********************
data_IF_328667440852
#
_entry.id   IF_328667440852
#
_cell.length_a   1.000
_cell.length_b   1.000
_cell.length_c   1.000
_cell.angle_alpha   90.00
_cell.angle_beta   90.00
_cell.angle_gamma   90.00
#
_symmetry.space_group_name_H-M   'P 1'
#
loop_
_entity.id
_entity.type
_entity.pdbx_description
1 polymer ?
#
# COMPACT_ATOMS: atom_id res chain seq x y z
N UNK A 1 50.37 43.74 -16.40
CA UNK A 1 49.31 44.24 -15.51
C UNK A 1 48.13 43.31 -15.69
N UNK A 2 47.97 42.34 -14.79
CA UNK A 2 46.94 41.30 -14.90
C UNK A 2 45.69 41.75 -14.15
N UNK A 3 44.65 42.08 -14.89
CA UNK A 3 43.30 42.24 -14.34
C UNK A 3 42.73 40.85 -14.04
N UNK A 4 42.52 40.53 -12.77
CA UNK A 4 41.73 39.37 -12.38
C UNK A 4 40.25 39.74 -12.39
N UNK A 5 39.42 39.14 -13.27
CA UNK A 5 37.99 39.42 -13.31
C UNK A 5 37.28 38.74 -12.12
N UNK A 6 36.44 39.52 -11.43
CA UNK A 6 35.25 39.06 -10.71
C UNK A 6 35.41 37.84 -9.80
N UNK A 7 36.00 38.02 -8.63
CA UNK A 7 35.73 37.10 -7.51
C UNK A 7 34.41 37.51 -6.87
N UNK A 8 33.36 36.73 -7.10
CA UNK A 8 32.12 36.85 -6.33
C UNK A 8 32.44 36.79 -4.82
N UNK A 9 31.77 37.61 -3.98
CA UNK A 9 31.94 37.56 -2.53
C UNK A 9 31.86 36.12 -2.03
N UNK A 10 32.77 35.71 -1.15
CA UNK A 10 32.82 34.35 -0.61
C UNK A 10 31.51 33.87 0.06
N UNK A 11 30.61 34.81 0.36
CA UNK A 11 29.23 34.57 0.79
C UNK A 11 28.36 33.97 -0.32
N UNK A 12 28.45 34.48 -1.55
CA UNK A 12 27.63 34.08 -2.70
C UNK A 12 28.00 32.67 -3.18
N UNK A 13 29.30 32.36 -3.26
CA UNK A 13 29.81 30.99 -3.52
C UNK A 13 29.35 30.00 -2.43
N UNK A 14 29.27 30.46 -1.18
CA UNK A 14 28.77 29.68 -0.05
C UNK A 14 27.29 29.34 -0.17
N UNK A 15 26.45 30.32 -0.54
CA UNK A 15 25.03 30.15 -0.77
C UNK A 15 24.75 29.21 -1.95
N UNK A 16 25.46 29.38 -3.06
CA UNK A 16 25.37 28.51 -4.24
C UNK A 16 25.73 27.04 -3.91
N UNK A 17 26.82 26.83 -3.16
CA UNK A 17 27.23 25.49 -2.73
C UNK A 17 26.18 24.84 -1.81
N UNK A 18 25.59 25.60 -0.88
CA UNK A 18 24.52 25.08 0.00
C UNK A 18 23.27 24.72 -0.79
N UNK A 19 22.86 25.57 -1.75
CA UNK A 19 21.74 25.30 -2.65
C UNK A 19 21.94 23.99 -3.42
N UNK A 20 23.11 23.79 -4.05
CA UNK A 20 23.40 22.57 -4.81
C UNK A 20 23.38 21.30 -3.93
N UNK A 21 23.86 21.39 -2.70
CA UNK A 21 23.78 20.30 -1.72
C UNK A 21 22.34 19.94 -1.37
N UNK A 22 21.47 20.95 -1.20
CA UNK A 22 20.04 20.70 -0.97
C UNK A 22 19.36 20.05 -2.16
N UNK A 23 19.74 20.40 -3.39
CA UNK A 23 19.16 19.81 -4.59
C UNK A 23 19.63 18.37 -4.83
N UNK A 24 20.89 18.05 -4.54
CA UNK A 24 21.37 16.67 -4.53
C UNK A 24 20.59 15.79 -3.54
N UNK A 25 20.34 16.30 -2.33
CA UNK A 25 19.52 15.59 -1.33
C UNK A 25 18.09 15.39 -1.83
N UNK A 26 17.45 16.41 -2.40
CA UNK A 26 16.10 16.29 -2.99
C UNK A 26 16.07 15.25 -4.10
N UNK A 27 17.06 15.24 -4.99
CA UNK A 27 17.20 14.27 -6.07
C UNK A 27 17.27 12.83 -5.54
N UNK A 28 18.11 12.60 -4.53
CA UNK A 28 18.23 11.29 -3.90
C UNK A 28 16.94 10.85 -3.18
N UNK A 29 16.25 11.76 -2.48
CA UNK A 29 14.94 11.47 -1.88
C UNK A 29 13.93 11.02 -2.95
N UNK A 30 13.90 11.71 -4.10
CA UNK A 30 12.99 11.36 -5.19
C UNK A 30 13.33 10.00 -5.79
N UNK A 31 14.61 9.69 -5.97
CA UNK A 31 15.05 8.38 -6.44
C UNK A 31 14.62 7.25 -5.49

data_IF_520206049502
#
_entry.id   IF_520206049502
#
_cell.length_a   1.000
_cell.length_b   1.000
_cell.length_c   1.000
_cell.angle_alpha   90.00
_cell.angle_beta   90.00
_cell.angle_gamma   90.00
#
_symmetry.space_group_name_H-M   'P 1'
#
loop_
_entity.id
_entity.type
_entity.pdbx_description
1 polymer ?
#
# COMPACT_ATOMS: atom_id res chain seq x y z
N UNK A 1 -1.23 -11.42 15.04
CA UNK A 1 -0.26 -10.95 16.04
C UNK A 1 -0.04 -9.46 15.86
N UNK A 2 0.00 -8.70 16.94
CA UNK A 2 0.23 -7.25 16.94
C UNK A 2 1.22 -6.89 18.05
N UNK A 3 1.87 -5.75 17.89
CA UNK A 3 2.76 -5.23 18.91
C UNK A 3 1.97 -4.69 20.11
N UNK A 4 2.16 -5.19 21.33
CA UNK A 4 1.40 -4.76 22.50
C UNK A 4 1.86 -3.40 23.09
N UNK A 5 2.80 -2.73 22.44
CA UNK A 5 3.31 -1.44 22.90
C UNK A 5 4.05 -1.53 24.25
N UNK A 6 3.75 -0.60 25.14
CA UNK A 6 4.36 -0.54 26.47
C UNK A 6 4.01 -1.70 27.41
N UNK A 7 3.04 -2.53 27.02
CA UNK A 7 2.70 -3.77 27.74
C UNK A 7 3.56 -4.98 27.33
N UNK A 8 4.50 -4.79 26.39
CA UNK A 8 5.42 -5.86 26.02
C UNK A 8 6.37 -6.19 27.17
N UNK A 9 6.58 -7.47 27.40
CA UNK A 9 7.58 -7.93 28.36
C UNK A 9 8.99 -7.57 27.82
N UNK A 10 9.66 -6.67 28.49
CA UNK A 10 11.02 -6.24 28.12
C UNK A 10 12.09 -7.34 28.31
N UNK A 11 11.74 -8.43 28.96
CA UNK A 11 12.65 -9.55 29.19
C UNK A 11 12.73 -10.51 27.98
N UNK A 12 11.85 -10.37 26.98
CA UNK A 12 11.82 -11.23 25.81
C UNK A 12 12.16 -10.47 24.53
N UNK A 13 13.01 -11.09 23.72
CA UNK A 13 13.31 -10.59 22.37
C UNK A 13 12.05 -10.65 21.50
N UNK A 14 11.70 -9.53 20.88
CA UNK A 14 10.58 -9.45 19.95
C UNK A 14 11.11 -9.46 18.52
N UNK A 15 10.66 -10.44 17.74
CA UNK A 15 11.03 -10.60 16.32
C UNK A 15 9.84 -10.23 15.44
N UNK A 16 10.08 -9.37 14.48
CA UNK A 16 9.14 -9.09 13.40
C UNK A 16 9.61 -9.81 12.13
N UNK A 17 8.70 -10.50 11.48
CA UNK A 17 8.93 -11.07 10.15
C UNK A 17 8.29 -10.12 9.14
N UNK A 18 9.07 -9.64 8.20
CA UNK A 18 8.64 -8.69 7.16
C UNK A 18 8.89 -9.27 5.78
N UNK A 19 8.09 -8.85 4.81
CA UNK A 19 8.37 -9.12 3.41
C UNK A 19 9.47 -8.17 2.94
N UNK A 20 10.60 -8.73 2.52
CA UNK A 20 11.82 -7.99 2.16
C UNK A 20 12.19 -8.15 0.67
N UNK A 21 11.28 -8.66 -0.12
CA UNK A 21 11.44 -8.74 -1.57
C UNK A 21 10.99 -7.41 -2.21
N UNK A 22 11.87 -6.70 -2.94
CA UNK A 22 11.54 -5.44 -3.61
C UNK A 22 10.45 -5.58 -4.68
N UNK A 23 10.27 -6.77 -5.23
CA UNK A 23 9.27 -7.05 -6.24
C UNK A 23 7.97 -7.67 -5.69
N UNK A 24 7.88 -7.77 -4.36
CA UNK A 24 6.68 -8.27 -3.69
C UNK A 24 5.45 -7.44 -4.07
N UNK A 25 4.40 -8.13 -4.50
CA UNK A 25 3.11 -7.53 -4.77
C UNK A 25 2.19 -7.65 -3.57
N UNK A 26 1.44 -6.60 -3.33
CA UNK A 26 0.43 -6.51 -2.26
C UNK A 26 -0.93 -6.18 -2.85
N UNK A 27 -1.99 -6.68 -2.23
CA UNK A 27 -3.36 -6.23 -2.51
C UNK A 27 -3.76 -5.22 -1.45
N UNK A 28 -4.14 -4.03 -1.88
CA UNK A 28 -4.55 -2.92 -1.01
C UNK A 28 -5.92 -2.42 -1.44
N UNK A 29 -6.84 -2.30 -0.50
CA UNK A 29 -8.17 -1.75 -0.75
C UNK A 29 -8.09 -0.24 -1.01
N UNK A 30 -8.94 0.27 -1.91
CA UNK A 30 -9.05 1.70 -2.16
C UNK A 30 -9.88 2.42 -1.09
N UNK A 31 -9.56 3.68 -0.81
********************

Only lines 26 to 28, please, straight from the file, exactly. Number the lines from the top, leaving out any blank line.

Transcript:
C UNK A 2 45.69 41.75 -14.15
N UNK A 3 44.65 42.08 -14.89
CA UNK A 3 43.30 42.24 -14.34